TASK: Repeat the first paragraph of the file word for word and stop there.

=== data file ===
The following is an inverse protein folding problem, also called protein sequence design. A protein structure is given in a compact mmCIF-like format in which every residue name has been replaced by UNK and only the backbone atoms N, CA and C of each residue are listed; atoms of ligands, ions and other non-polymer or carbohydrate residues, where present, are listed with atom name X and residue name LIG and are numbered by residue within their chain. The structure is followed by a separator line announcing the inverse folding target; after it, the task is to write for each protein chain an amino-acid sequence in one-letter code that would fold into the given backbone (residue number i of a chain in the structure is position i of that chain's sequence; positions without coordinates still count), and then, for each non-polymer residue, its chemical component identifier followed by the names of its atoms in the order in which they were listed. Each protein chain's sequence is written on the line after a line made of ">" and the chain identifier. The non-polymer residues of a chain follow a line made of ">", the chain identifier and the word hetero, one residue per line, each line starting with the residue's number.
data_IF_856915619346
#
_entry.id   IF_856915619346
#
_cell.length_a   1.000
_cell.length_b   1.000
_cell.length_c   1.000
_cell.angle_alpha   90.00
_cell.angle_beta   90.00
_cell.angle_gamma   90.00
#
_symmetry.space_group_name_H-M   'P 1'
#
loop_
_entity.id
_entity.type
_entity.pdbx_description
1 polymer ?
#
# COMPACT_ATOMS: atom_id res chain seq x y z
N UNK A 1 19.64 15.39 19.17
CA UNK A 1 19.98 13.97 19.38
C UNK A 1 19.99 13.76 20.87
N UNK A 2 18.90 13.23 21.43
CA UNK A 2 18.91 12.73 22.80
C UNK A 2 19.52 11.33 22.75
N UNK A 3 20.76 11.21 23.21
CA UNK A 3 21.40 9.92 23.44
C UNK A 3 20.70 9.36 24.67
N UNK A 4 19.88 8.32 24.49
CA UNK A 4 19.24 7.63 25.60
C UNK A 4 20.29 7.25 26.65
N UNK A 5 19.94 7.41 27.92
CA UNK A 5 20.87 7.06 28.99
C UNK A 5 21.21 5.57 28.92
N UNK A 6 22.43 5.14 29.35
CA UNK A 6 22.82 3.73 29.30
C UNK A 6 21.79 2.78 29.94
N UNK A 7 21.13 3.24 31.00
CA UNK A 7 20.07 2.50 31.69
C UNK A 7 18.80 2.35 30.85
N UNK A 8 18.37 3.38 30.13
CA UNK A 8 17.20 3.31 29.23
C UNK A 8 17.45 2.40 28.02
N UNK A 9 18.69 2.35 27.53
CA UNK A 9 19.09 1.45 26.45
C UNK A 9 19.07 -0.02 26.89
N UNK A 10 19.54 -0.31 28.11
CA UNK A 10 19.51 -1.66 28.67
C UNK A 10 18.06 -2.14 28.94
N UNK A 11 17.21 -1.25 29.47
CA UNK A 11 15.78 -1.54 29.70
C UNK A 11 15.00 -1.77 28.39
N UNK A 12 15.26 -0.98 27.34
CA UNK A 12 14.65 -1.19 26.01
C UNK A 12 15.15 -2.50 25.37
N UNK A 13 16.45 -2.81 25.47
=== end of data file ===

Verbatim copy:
The following is an inverse protein folding problem, also called protein sequence design. A protein structure is given in a compact mmCIF-like format in which every residue name has been replaced by UNK and only the backbone atoms N, CA and C of each residue are listed; atoms of ligands, ions and other non-polymer or carbohydrate residues, where present, are listed with atom name X and residue name LIG and are numbered by residue within their chain. The structure is followed by a separator line announcing the inverse folding target; after it, the task is to write for each protein chain an amino-acid sequence in one-letter code that would fold into the given backbone (residue number i of a chain in the structure is position i of that chain's sequence; positions without coordinates still count), and then, for each non-polymer residue, its chemical component identifier followed by the names of its atoms in the order in which they were listed. Each protein chain's sequence is written on the line after a line made of ">" and the chain identifier. The non-polymer residues of a chain follow a line made of ">", the chain identifier and the word hetero, one residue per line, each line starting with the residue's number.